Dilip turned to Dev. ‘You shouldn't have come. This is too much for you to handle. Rakesh, I think we should not include Dev in this.'
‘No, no. I will...I can do it,' said Dev.
‘If you are not confident, I don't want you to get involved. This is important work which must be completed in discretion. It is risky and only if you are able to, you should help. Personally, I don't think you are ready for such a commitment,' said Dilip.
Dev turned red. ‘I am not a coward.'
Dilip beckoned Rakesh away, and began to whisper. Dev knew they were talking about him. Pretending not to notice, he snatched the pamphlet off the table and began to read.
Students: Fellow Indians
Be Indian in both culture and life
Boycott schools and colleges
Send foreigners away
Boycott all national newspapers
Organise the freedom movement in towns and villages
Educate the children and the public
Paralyse Raj services
Persuade Raj servants to quit their jobs
Damage lorries carrying troops and war goods
Cut communication wires and remove rails.
Dev finished reading before his brother and Dilip came back.
‘You know the risks. I need you to be one hundred percent sure of this Dev, you can't back out when you want to. We need help in getting this material around colleges and you are the link. Your brother tells me you are connected with the right crowd? If so, this will be very easy for you,' Dilip said. ‘You will need to start off with people who you can trust and who will give you support. No one must be connected to the authorities of any kind - no teachers, politicians, police or official servants of the Raj.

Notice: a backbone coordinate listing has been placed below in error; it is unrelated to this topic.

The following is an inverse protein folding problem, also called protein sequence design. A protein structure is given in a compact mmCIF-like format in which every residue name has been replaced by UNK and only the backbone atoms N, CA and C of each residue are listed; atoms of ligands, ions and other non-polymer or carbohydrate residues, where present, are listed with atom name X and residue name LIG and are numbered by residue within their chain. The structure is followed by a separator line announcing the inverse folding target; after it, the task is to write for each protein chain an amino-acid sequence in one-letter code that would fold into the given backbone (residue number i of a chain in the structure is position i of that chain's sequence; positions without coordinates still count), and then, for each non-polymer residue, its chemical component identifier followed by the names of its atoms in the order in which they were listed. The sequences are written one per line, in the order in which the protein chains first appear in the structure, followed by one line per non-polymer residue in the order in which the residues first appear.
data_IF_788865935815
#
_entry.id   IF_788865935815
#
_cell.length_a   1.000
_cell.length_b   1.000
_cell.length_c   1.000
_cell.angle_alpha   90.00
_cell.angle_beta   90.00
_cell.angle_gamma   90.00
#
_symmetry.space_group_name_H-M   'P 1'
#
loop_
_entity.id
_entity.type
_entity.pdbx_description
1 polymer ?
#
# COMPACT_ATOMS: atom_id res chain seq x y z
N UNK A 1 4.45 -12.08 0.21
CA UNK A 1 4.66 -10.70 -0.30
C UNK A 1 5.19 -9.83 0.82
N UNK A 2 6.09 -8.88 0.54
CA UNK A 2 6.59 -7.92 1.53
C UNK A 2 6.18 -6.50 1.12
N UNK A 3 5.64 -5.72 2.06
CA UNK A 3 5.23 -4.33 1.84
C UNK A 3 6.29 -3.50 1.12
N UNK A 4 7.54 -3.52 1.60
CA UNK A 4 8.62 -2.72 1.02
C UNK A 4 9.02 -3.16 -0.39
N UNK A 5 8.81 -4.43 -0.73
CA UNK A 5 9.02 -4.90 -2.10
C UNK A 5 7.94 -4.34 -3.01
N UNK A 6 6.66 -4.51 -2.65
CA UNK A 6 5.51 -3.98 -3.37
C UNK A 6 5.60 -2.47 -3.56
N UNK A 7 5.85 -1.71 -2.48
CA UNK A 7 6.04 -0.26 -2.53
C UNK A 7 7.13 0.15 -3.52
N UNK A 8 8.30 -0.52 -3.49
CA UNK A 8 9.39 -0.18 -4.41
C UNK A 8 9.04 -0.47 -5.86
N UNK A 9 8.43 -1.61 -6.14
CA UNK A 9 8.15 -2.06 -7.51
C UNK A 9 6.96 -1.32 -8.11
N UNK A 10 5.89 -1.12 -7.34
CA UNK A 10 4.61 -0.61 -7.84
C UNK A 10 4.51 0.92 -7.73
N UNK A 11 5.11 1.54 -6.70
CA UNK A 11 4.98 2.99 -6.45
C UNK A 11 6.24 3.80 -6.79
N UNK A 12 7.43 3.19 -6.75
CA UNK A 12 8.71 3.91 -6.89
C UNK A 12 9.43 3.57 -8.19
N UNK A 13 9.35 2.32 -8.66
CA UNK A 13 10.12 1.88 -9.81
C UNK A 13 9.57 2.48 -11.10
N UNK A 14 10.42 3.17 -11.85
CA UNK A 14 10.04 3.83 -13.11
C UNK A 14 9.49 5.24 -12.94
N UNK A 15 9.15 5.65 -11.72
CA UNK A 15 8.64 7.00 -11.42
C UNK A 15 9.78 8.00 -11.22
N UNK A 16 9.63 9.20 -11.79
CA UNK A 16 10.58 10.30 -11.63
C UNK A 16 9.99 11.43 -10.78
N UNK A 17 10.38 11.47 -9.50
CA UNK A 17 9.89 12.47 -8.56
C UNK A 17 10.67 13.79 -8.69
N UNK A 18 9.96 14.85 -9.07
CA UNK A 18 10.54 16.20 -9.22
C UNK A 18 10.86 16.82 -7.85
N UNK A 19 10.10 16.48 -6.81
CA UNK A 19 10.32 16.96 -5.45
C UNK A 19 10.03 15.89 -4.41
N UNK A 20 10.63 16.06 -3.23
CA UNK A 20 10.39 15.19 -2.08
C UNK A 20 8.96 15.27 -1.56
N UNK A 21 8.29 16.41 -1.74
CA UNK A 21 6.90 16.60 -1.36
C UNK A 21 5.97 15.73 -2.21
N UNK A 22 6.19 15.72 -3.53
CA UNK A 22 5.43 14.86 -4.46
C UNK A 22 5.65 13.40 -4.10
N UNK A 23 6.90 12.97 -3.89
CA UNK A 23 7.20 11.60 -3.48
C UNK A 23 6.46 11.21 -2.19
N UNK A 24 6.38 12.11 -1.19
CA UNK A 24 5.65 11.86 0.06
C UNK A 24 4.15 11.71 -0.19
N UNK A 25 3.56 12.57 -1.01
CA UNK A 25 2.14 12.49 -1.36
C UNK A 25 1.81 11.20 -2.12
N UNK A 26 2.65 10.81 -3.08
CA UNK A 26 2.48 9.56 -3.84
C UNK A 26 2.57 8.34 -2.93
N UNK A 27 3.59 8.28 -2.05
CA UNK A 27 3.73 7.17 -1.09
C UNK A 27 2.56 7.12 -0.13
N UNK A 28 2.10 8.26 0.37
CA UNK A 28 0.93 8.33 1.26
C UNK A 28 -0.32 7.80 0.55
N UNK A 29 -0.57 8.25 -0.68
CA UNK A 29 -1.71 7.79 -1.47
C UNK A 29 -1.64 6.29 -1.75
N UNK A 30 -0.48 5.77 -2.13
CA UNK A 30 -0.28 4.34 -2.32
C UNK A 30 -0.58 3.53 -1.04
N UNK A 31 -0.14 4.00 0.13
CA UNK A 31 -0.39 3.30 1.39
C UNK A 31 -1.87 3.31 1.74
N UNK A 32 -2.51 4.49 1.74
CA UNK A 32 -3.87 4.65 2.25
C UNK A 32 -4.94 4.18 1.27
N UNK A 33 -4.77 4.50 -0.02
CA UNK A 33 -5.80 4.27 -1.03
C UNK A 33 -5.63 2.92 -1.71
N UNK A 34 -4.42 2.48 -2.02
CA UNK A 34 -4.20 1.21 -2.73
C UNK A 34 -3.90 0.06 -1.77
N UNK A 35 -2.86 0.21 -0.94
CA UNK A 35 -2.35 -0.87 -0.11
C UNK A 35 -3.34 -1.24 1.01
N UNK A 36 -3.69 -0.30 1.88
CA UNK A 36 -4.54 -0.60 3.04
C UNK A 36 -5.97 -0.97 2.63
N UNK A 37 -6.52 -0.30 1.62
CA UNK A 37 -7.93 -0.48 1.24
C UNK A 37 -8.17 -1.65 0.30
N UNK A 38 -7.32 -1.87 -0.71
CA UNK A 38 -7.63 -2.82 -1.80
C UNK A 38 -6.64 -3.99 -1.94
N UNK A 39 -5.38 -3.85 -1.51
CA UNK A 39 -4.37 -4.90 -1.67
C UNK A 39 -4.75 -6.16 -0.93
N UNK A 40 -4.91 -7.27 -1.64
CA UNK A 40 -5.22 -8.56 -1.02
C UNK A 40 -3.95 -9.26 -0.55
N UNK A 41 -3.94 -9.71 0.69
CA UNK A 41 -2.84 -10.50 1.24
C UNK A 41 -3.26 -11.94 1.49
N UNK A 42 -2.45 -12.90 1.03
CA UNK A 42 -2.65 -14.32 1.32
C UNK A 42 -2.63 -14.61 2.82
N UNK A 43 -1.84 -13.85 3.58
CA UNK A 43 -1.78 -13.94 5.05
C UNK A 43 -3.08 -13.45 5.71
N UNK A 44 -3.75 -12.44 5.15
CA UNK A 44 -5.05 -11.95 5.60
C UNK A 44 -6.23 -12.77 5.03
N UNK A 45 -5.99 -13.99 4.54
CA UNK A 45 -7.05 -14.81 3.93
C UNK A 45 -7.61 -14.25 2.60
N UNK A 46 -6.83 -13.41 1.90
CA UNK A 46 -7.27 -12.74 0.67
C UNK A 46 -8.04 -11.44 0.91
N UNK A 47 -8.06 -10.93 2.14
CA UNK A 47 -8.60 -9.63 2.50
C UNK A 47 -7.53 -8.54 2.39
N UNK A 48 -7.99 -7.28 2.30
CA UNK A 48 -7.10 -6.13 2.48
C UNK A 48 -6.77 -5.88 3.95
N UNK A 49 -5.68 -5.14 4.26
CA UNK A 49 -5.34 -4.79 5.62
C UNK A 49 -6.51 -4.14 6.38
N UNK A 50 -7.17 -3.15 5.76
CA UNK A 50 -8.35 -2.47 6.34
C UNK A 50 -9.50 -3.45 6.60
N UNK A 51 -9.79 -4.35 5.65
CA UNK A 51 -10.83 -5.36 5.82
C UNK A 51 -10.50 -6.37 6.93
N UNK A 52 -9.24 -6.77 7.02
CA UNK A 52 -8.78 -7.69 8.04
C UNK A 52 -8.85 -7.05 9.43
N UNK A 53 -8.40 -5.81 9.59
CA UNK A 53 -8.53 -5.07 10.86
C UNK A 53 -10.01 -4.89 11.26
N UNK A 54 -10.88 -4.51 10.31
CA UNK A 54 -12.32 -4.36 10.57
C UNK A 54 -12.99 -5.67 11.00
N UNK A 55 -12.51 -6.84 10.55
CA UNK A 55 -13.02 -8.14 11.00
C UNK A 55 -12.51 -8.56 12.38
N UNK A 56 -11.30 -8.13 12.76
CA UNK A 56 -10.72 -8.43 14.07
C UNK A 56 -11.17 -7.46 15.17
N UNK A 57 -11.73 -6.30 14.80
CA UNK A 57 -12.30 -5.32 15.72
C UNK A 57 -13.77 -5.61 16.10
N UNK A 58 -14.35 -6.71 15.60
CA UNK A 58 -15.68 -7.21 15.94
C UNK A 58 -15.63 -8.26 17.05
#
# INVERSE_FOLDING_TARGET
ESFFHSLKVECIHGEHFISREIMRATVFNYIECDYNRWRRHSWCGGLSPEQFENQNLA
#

If this,' Dilip waved the pamphlet in the air, ‘reaches the wrong hands...well, you know what could happen. Jail is definite. You cannot afford to be careless and you must be on your guard at all times. Will you be able to handle this? I need to be sure.'
‘Yes,' Dev said confidently.
‘In that case, Rakesh - take this to Khan and get two hundred printed for now. I will need to see you in private tomorrow, not here...I will tell you when I find a place. We have other things to do.'
‘What other things. Can I come too?' asked Dev, eager to please.
‘No,' Dilip said curtly.
‘Enough Dev,' said Rakesh.
‘It's time to leave. Wait here, I will look if it is safe to go,' Dilip opened the trap door. After his signal, Rakesh and Dev followed.
Lost in their own thoughts, no one noticed how quickly they reached the village.
They bade goodbye to each other and went home, Rakesh and Dev in one direction, Dilip in the other.
© Malika Gandhi 2009